Special guests included Cheryl Smith, CPO, National Association of RV Parks and Campgrounds (ARVC) education director; David L. Berg, CPO, Red Apple Campground, Maine, and the current ARVC chairman and Region 1 representative, and also past president of NCA; Marcia Galvin, CPO, Normandy Farms Family Camping Resort, Massachusetts, ARVC second vice chairman and Region 1 representative; Donald Bennett, CPO, Conesus Lake Campground, New York, ARVC at-large delegate; Norman Boucher, LCN Outdoors, Connecticut, ARVC Supplier Council representative; Janet Keen, CPO, Keen Lake Camping, ARVC Council of Delegates secretary; and Randy Packard, CPO, Pine Acres Family Campground, Massachusetts, ARVC Foundation board of trustees.
Officers elected were:
- President Michael Irons, Ole Mink Farm Recreation Resort, Thurmont, Md.
- Vice president Roger Druck, Pine Cradle Lake Campground, Rome, Pa.
- Second Vice President Judy LaPorta, Little Oaks Campground, S. Seaville Cape May Courthouse, N.J.
- Treasurer, Mark Wright, Terrace Pines Campground, Center Ossipee, N.H.
- Past president David L. Berg, Red Apple Campground, Kennebunkport, Maine.
The next NCA event will be the “2010 NCA Great Escape” hosted by the state of New Hampshire at Danforth Bay Camping Resort in Freedom, N.H., Sept. 14 –16. Contact information can be found at http://campnca.org/greatescape.htm.
The great outdoors increasingly seems less so to 21st century adventurers, who want their s’mores delivered hot from a chef’s oven, their children and pets amused and their starry, starry nights Wi-Fi connected, according to the Boston Herald.
As campground owners struggle with folding their tents under the financial pressure of trying to compete with five-star resorts, Massachusetts state Rep. James M. Murphy has gone as far as to call the family camping experience in Massachusetts “endangered” in a bill the Weymouth Democrat will bring before the Legislature Feb. 25.
Murphy is asking the state Department of Environmental Protection to undertake a study and pitch an action plan by year’s end for reuniting overindulged, tech-addicted vacationers with the simplistic pleasures of Ma Nature.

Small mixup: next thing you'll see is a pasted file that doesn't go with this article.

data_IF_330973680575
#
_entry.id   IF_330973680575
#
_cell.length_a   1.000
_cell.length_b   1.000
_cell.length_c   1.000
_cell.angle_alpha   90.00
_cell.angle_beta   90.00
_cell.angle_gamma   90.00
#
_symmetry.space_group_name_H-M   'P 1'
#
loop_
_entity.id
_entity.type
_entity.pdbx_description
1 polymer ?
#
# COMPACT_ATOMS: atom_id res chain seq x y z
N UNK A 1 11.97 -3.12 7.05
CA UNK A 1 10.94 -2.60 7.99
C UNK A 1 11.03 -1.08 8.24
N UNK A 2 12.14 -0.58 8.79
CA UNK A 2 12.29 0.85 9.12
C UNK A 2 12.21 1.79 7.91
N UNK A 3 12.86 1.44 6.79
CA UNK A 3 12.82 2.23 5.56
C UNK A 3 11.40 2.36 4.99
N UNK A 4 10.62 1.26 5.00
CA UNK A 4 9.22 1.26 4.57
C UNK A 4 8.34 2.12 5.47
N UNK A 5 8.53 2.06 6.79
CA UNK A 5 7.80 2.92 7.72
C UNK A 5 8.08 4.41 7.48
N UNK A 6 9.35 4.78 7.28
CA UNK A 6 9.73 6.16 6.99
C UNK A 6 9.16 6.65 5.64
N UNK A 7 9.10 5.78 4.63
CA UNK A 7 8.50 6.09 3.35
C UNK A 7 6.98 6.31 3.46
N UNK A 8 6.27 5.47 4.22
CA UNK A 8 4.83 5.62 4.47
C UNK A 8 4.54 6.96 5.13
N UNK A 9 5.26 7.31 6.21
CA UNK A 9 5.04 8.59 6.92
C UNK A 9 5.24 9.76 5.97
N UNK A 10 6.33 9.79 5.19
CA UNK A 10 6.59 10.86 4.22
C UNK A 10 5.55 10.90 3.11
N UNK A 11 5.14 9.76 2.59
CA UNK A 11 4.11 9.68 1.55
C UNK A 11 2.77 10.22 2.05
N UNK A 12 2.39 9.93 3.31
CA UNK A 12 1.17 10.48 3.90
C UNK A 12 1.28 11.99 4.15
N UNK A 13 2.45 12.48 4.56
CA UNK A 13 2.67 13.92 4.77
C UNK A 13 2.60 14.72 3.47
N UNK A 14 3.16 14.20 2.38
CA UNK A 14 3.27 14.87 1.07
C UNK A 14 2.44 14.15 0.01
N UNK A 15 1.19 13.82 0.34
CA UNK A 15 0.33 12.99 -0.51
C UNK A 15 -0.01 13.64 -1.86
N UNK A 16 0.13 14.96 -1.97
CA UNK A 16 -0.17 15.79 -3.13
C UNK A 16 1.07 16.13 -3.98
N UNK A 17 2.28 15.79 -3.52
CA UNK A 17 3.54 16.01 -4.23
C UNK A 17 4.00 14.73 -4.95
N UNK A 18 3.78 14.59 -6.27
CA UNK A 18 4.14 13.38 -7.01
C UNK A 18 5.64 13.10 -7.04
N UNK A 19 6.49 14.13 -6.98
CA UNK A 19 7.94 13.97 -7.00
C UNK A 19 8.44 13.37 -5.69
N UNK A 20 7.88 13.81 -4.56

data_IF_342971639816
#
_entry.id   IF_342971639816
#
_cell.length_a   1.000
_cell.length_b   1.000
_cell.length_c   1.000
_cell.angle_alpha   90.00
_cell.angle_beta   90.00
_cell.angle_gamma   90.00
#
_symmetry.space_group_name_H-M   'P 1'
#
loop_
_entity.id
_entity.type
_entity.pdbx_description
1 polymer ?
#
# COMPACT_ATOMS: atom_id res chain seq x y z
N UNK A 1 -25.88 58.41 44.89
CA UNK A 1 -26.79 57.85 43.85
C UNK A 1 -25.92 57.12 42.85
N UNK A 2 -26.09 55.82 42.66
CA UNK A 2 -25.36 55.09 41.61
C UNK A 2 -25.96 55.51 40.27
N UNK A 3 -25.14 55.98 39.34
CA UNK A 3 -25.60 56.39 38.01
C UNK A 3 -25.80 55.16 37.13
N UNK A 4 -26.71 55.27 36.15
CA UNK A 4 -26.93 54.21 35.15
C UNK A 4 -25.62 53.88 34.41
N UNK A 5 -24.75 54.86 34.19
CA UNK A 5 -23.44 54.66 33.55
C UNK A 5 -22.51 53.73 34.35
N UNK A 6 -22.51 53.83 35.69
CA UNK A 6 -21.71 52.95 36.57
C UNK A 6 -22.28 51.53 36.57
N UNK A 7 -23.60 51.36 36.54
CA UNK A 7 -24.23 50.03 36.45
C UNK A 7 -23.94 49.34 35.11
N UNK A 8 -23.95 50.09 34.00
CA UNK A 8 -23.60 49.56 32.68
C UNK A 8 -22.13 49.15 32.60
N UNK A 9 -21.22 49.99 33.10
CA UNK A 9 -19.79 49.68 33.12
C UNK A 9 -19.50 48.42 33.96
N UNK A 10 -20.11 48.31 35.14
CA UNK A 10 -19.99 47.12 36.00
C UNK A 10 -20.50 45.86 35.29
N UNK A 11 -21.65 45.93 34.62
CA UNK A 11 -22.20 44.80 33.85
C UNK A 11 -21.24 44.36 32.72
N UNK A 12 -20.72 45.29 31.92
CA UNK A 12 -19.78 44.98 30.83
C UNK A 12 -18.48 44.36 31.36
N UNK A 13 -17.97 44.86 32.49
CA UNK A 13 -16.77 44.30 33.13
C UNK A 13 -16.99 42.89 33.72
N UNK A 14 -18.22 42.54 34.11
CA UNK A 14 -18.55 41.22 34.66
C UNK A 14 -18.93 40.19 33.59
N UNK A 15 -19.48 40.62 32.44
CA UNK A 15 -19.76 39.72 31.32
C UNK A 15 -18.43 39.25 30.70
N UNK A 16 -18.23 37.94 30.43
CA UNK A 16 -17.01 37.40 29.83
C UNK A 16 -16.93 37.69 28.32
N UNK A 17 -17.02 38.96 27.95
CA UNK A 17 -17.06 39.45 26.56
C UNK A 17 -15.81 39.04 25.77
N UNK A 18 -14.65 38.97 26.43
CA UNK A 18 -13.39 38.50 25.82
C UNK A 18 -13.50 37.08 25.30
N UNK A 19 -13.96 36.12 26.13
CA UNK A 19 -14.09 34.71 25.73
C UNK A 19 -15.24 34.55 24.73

“If You Didn’t Get Dirty, You Didn’t Have Fun,” is one of the T-shirts Paula Carroll, executive director of the 76-member Massachusetts Association of Campground Owners (MACO), plans to sell at next month’s Northeast Conference on Camping and Trade Show in Springfield.
“Camping has been changing dramatically over the last 10 years,” Carroll said. “People still want to be outside at night by the campfire, but they want to be entertained, too, and they want the comforts of home. You have to keep up with that.”
In addition to floating trampolines and homemade take-out meals, Carroll said campground owners are even building dog parks to appease families demanding pet-friendly destinations.
In addition to four hot tubs, two swimming pools and a 20,000-square-foot entertainment complex, Normandy Farms, a family owned campground in Foxboro, offers yurts — climate-controlled tents with flat-screen TVS.
“The beauty of camping is there’s a campground out there for everyone,” said Marcia Galvin, MACO president.
But it’s not just creating carnivals where once a sleeping bag, engrossing novel and bag of briquettes sufficed. Galvin said most Bay State campgrounds have been passed down through generations. The state restricts single-ownership properties to one 10,000-gallon septic tank, seriously thwarting any hope of growth.
“The fear,” she said, “is the mom-and-pops can’t afford to keep the land as it is, and they could be bought out easily by housing developments and shopping malls. Camping is a great way to connect with your family and it’s affordable, but the value of the land is priceless. Camping will go by the wayside.”